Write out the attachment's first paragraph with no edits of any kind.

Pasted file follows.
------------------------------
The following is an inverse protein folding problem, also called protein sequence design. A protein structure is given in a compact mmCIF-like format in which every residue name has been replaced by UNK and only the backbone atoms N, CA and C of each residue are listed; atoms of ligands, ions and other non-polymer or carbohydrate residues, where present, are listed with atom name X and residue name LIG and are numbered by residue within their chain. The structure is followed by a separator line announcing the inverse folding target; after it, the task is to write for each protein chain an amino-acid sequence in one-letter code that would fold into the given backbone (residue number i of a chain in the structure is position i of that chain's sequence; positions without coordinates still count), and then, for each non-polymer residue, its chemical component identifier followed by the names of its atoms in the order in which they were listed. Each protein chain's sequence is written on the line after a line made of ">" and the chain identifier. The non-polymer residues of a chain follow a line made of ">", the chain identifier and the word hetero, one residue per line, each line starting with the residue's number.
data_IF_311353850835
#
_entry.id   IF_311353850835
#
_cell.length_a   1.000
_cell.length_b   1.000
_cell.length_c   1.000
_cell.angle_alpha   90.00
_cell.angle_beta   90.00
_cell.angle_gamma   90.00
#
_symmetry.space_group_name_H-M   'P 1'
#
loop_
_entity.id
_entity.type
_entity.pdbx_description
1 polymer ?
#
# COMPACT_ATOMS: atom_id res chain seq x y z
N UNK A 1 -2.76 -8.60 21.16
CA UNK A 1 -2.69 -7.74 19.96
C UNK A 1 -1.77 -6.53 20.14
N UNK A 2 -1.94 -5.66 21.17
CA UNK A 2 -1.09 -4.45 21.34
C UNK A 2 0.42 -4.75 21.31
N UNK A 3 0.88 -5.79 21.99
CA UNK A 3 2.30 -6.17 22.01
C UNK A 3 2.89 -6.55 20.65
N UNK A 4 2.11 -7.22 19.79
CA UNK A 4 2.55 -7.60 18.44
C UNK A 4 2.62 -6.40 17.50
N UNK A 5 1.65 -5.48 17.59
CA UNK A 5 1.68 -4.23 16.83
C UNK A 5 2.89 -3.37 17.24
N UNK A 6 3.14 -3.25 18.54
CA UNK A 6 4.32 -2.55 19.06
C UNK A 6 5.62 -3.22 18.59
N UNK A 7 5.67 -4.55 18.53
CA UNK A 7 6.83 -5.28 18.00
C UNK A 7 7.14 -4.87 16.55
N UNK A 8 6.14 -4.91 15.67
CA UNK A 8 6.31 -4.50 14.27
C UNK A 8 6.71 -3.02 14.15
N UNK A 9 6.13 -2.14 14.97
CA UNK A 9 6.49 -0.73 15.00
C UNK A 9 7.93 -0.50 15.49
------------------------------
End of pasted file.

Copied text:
The following is an inverse protein folding problem, also called protein sequence design. A protein structure is given in a compact mmCIF-like format in which every residue name has been replaced by UNK and only the backbone atoms N, CA and C of each residue are listed; atoms of ligands, ions and other non-polymer or carbohydrate residues, where present, are listed with atom name X and residue name LIG and are numbered by residue within their chain. The structure is followed by a separator line announcing the inverse folding target; after it, the task is to write for each protein chain an amino-acid sequence in one-letter code that would fold into the given backbone (residue number i of a chain in the structure is position i of that chain's sequence; positions without coordinates still count), and then, for each non-polymer residue, its chemical component identifier followed by the names of its atoms in the order in which they were listed. Each protein chain's sequence is written on the line after a line made of ">" and the chain identifier. The non-polymer residues of a chain follow a line made of ">", the chain identifier and the word hetero, one residue per line, each line starting with the residue's number.